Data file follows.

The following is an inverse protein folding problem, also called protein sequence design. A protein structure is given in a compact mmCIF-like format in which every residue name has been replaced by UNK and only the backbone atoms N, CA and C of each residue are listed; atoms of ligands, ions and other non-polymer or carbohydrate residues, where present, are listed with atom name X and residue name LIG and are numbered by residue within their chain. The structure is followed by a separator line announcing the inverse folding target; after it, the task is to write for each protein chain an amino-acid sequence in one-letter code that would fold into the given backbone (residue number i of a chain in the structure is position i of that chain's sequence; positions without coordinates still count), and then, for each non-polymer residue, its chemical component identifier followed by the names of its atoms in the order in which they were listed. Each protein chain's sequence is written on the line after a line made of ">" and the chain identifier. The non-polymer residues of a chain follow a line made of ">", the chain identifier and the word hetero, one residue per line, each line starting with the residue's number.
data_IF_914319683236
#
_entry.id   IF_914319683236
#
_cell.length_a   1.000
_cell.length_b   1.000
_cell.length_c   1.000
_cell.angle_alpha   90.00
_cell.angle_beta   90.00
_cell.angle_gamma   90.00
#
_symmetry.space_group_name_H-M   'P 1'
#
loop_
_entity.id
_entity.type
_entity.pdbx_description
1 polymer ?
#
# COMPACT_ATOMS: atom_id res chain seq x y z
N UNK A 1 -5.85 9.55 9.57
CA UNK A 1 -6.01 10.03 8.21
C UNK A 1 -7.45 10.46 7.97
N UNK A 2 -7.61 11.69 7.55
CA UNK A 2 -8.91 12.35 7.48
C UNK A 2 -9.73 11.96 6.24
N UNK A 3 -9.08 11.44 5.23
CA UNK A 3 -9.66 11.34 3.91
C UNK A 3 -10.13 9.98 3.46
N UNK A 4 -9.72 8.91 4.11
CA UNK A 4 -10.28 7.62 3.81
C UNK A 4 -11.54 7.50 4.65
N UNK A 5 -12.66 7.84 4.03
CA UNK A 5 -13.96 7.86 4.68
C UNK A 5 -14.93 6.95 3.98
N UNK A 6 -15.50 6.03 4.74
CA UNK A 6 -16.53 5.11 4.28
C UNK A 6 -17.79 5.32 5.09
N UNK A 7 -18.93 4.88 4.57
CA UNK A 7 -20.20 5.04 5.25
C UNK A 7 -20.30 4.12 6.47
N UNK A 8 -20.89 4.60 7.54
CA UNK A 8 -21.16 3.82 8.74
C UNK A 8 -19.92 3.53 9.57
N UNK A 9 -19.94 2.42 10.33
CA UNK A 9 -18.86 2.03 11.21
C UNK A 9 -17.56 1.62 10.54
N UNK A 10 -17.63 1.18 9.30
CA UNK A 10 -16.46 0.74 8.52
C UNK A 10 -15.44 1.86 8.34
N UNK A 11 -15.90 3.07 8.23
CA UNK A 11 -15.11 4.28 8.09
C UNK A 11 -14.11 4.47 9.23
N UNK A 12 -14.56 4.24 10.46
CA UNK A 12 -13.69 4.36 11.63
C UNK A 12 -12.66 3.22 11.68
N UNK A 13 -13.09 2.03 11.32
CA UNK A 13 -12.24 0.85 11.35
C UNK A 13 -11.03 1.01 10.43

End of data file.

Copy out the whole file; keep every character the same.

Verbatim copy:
The following is an inverse protein folding problem, also called protein sequence design. A protein structure is given in a compact mmCIF-like format in which every residue name has been replaced by UNK and only the backbone atoms N, CA and C of each residue are listed; atoms of ligands, ions and other non-polymer or carbohydrate residues, where present, are listed with atom name X and residue name LIG and are numbered by residue within their chain. The structure is followed by a separator line announcing the inverse folding target; after it, the task is to write for each protein chain an amino-acid sequence in one-letter code that would fold into the given backbone (residue number i of a chain in the structure is position i of that chain's sequence; positions without coordinates still count), and then, for each non-polymer residue, its chemical component identifier followed by the names of its atoms in the order in which they were listed. Each protein chain's sequence is written on the line after a line made of ">" and the chain identifier. The non-polymer residues of a chain follow a line made of ">", the chain identifier and the word hetero, one residue per line, each line starting with the residue's number.
data_IF_914319683236
#
_entry.id   IF_914319683236
#
_cell.length_a   1.000
_cell.length_b   1.000
_cell.length_c   1.000
_cell.angle_alpha   90.00
_cell.angle_beta   90.00
_cell.angle_gamma   90.00
#
_symmetry.space_group_name_H-M   'P 1'
#
loop_
_entity.id
_entity.type
_entity.pdbx_description
1 polymer ?
#
# COMPACT_ATOMS: atom_id res chain seq x y z
N UNK A 1 -5.85 9.55 9.57
CA UNK A 1 -6.01 10.03 8.21
C UNK A 1 -7.45 10.46 7.97
N UNK A 2 -7.61 11.69 7.55
CA UNK A 2 -8.91 12.35 7.48
C UNK A 2 -9.73 11.96 6.24
N UNK A 3 -9.08 11.44 5.23
CA UNK A 3 -9.66 11.34 3.91
C UNK A 3 -10.13 9.98 3.46
N UNK A 4 -9.72 8.91 4.11
CA UNK A 4 -10.28 7.62 3.81
C UNK A 4 -11.54 7.50 4.65
N UNK A 5 -12.66 7.84 4.03
CA UNK A 5 -13.96 7.86 4.68
C UNK A 5 -14.93 6.95 3.98
N UNK A 6 -15.50 6.03 4.74
CA UNK A 6 -16.53 5.11 4.28
C UNK A 6 -17.79 5.32 5.09
N UNK A 7 -18.93 4.88 4.57
CA UNK A 7 -20.20 5.04 5.25
C UNK A 7 -20.30 4.12 6.47
N UNK A 8 -20.89 4.60 7.54
CA UNK A 8 -21.16 3.82 8.74
C UNK A 8 -19.92 3.53 9.57
N UNK A 9 -19.94 2.42 10.33
CA UNK A 9 -18.86 2.03 11.21
C UNK A 9 -17.56 1.62 10.54
N UNK A 10 -17.63 1.18 9.30
CA UNK A 10 -16.46 0.74 8.52
C UNK A 10 -15.44 1.86 8.34
N UNK A 11 -15.90 3.07 8.23
CA UNK A 11 -15.11 4.28 8.09
C UNK A 11 -14.11 4.47 9.23
N UNK A 12 -14.56 4.24 10.46
CA UNK A 12 -13.69 4.36 11.63
C UNK A 12 -12.66 3.22 11.68
N UNK A 13 -13.09 2.03 11.32
CA UNK A 13 -12.24 0.85 11.35
C UNK A 13 -11.03 1.01 10.43